London: Donald Trump must show how he will progress peace talks in the Middle East after he deprived negotiators of the key bargaining chip in finalising the status of Jerusalem, British Foreign Secretary Boris Johnson said.
Johnson made the comments after delivering a 4,700 word speech on the fight against terrorism, in which he called on the Arab world to look past its tribal instincts and become more nationalistic, to promote enduring institutions that would help the Muslim world overcome the "addictive" lure of jihadism infecting Islam.
A copy of his speech provided to the media in advance had a section in bold, that Johnson didn't deliver, condemning the president's decision to move the US embassy to Jerusalem before the resolution of decades-long dispute.
Asked by Fairfax Media about the omission of the comments, the foreign secretary blamed its last minute inclusion, and reiterated Prime Minister Theresa May's condemnation of Trump's move saying it was not helpful.
"America and all her allies have, for a long time, thought that was a card that should not be played until we could use it as an incentive to get the peace process moving," Mr Johnson told journalists and diplomats at the Foreign and Commonwealth Office in Whitehall.
But he said the Trump administration's move could also provide opportunities to break the stalemate.
"I think, this decision having been announced by President Trump, the world would like to see some serious announcements by the US about how they see the Middle East peace process and how to bring the two sides together.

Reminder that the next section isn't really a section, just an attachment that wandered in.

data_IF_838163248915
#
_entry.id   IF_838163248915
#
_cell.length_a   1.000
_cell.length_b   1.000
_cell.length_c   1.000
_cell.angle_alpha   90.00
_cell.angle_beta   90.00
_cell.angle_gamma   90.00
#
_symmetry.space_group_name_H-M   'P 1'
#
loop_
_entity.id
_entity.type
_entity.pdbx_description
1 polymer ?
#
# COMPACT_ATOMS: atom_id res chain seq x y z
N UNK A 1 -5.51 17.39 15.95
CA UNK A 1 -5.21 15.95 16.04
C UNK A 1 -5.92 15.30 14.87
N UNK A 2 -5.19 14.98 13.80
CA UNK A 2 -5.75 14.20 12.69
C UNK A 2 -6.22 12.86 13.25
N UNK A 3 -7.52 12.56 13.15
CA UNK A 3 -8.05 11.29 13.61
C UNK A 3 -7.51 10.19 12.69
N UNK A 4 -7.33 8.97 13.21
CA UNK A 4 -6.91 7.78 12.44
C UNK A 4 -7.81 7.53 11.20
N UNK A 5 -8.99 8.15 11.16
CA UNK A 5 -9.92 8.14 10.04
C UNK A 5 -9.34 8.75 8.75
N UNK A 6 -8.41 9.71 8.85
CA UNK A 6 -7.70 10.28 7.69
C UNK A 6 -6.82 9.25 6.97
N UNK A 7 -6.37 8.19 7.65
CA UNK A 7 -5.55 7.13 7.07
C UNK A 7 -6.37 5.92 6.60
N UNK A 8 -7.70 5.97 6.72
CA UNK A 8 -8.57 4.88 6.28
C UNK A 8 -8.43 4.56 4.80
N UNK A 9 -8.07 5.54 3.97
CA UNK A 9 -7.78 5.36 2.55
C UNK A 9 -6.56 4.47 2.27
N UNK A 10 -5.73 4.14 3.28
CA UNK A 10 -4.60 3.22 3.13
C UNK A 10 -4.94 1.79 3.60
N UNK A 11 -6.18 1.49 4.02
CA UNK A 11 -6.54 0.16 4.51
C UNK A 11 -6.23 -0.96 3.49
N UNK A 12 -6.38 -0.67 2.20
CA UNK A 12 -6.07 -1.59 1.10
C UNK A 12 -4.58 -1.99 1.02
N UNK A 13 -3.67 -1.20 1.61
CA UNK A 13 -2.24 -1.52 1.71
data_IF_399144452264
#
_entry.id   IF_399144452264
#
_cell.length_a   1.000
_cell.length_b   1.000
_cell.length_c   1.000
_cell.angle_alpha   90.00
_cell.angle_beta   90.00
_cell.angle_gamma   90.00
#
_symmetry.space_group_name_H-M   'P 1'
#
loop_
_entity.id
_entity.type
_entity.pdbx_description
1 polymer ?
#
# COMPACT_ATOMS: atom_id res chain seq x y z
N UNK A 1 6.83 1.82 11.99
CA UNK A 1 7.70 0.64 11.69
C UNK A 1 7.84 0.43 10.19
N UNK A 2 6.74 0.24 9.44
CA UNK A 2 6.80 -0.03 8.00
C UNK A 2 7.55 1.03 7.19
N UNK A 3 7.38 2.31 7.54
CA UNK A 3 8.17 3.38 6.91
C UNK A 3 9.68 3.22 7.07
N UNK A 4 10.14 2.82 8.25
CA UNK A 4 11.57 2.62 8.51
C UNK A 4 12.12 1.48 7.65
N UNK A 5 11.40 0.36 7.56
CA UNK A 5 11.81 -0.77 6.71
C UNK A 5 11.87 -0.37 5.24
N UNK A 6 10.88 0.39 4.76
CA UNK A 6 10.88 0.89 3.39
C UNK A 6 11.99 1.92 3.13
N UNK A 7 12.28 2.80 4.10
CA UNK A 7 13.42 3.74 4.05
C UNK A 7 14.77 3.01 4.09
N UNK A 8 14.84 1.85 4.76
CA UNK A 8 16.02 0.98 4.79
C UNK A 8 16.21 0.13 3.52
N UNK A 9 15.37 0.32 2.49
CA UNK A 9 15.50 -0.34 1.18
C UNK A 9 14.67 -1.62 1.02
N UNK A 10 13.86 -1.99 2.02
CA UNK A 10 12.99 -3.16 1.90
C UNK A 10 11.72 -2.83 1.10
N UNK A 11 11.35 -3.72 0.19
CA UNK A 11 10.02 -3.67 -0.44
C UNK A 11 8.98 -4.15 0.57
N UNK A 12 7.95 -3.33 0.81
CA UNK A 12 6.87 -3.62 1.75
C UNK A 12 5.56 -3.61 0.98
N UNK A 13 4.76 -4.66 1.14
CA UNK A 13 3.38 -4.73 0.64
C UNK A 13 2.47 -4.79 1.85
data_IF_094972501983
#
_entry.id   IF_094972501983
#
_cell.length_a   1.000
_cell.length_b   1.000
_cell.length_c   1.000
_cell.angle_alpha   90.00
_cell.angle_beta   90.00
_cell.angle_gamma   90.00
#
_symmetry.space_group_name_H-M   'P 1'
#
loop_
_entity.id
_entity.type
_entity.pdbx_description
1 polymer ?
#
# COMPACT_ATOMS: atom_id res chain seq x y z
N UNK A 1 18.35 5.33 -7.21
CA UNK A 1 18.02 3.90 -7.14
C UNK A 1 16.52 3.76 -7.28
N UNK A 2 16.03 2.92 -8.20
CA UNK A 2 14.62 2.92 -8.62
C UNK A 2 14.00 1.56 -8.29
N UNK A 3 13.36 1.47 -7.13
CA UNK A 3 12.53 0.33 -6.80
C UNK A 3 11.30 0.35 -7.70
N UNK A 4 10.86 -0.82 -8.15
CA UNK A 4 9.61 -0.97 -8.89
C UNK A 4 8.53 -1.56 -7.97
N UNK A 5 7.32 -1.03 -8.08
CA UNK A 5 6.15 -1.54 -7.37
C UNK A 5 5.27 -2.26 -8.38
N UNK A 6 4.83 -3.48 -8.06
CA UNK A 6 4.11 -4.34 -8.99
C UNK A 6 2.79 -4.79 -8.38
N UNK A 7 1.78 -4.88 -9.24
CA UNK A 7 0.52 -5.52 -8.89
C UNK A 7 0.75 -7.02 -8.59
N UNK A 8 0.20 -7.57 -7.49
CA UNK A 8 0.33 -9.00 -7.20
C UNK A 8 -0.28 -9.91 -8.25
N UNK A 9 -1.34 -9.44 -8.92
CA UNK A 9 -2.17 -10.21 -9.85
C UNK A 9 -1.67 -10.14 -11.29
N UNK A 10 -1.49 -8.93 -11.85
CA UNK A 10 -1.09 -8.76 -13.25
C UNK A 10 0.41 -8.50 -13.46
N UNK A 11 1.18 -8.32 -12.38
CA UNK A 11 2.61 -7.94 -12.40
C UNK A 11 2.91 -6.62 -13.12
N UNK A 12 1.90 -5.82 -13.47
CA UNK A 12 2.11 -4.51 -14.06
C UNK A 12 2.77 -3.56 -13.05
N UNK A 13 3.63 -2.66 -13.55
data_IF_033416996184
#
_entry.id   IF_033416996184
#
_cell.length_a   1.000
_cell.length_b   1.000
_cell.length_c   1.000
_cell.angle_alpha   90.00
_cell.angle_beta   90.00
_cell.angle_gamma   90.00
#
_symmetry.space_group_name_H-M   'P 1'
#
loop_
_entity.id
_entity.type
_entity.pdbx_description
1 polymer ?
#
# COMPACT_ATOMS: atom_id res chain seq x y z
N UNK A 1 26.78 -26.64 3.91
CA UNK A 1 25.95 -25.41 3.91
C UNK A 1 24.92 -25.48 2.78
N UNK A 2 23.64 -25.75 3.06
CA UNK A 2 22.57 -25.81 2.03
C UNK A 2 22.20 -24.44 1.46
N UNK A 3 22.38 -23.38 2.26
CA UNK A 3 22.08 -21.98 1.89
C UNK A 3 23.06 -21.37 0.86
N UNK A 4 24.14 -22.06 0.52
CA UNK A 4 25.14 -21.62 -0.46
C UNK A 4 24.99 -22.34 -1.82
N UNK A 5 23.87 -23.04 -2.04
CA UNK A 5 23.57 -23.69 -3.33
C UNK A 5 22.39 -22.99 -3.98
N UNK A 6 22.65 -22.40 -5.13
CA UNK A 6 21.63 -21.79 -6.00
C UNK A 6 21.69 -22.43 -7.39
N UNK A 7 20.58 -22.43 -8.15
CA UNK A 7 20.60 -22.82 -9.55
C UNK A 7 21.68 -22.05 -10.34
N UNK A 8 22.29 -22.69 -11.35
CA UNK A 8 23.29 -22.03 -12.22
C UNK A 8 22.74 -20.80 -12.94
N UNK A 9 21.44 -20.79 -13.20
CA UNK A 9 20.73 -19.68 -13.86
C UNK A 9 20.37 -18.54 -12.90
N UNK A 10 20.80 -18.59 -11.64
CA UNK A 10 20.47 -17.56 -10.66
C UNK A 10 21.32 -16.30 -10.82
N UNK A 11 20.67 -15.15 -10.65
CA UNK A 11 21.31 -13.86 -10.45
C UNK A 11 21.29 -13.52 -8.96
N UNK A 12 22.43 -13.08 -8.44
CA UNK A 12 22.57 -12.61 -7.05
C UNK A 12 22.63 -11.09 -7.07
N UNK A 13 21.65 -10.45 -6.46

"I think that's what we all want to see. If we are going to have a move of the US embassy, then let's also see some moves towards the long overdue resolution of the Middle East peace process.
"A lot of people are very excited and interested in possibilities that the American administration, the Trump administration, could bring to the Middle East peace process.
"There is an opportunity, there is a conjuncture of the stars, there is a moment - people think - when progress could be made."
Trump has repeatedly said he wants to solve the Israel-Palestine conflict.
"We ... think that the future of Jerusalem must be settled as part of the negotiated agreement between Israel and the Palestinians and as part of the two-state solution," Johnson said.
Terrorism a cancer
Johnson described terrorism as a "disease or psychosis," which he said had an addictive power like crack cocaine. He said that, with Muslims comprising most of terrorism's victims, it would only be the Arab and Western worlds combined that could defeat the ideology.
But he said it was up to the Muslim world to look past what the 14th Century Tunisian scholar Ibn Khaldoun dubbed asabiyya - a group's loyalty to a group, tribe or sect that sweeps dynasties into power - and instead embrace nationalism.
"Nationalism is not a fashionable concept in some circles, but it can be immensely valuable," he said.
"If people have a sense of loyalty and duty to their country and to its institutions, then those institutions will endure and they will help to promote equity and fairness and respect in society because they command a devotion that goes beyond the narrow selfish ambitions of asabiyyah."
He said the UK needed to intensify its development aid programmes, particularly to fight the "cultural and intellectual repression of women," as well as back human rights organisations and NGO's helping to drive change.
He said although the global coalition, of which Australia is part of, had helped reverse Islamic State's occupations of Iraqi and Syrian cities, they were "invisibly reassembling themselves".
Mr Johnson said the Iraq war had been a mistake but it was not British foreign policy that had created terrorism. Rather, it was oppressive regimes which forced citizens to choose between bad or worse options, for example Syria's Bashar al-Assad or Islamic State.
"So we end up with a lose-lose situation," he said.
"If you have a chaotic state, then you have a breeding ground for terror. If you have a strong but repressive state then you also have a potential breeding ground for terror."
He said the West must collectively re-insert itself in the Middle East because retreating in Syria, and Libya had only left the "pitch wide open for Russia and Iran".